The South Loop of Yellowstone National Park will reopen on Wednesday, but only some visitors will be allowed in each day

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The park — which spans parts of Montana, Wyoming and Idaho — and many surrounding towns have been inundated with record rainfall and flooding since last weekend, prompting officials to close all entrances to Yellowstone.

The US Geological Survey says that the flooding of the Yellowstone River is an event in every 500 years

“At 8 a.m. on Wednesday, June 22, Yellowstone National Park will begin allowing visitors access to the park’s southern loop,” the park said in a statement. “The southern loop is accessed from east (Cody), west (west of Yellowstone), and south (Grand Teton/Jackson). Accessible areas include Madison, Old Faithfull, Grant Village, Lake Village, Canyon Village and Norris.”

To make sure the South Loop isn’t overwhelmed by visitors, the park said it will use an alternative license plate system:

  • Vehicles with license plates ending in an odd number can visit on odd days of the month
  • Vehicles with license plates ending in an even number, including zero, can enter even days of the month.

Yellowstone officials said that during the North Loop closure, “park staff engaged more than 1,000 business owners, park partners, commercial operators, and residents of surrounding gate communities to determine how to manage summer visits.”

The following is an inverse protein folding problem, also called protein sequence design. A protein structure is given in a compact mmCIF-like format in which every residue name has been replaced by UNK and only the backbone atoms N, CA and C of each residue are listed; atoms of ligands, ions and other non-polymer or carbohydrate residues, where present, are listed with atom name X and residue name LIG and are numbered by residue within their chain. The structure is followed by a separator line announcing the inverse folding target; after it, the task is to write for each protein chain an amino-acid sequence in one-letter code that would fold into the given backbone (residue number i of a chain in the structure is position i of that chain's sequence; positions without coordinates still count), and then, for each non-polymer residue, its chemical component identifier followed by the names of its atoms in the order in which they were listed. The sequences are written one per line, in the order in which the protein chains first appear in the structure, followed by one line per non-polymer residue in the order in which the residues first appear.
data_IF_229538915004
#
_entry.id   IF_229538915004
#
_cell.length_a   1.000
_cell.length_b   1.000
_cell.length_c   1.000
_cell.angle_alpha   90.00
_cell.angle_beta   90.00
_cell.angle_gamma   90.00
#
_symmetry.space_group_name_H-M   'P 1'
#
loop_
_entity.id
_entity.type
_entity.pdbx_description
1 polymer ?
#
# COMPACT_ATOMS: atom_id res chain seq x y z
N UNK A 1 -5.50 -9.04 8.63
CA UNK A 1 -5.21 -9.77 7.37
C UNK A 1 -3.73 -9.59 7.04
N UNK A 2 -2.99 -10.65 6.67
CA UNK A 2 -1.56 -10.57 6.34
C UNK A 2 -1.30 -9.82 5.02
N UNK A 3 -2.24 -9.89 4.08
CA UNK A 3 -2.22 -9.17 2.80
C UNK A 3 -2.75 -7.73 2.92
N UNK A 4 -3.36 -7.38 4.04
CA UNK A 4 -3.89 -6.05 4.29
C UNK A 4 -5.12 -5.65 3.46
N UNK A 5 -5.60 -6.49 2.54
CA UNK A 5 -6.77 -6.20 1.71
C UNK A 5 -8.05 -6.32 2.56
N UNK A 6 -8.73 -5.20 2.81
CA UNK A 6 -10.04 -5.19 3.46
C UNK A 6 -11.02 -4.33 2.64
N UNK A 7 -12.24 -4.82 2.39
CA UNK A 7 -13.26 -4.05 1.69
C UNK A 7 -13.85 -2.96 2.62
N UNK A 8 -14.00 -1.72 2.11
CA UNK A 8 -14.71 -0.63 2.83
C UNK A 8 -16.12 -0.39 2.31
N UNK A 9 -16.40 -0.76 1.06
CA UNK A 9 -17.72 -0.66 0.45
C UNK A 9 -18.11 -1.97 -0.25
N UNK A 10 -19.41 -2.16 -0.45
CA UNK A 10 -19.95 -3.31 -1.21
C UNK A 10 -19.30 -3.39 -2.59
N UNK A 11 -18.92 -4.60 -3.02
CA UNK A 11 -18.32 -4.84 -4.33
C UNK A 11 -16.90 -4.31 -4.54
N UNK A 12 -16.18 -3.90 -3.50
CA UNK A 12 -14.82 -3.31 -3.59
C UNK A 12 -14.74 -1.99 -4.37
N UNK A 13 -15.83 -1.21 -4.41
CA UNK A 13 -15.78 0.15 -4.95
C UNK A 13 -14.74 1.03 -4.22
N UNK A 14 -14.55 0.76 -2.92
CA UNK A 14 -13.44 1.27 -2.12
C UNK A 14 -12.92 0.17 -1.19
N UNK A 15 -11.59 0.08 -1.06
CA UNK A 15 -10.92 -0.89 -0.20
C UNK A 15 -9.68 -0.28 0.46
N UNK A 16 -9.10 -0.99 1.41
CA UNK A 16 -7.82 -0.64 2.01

Floods washed away North Entrance Road in Yellowstone National Park on June 15.
Visitors should watch Yellowstone site And the Social media For more updates, the park said.
A couple from Montana describe the 'story'  Incredible & # 39;  The moment their house was swept into the Yellowstone River

In a three-day period last week, Yellowstone National Park received nearly two to three times the usual rainfall for the entire month of June.

Precipitation this month is already more than 400% of average in northwest Wyoming and southern Montana, according to the National Weather Service.

At one point, the Yellowstone River swelled to its highest level in more than 100 years, according to data from the National Oceanic and Atmospheric Administration.

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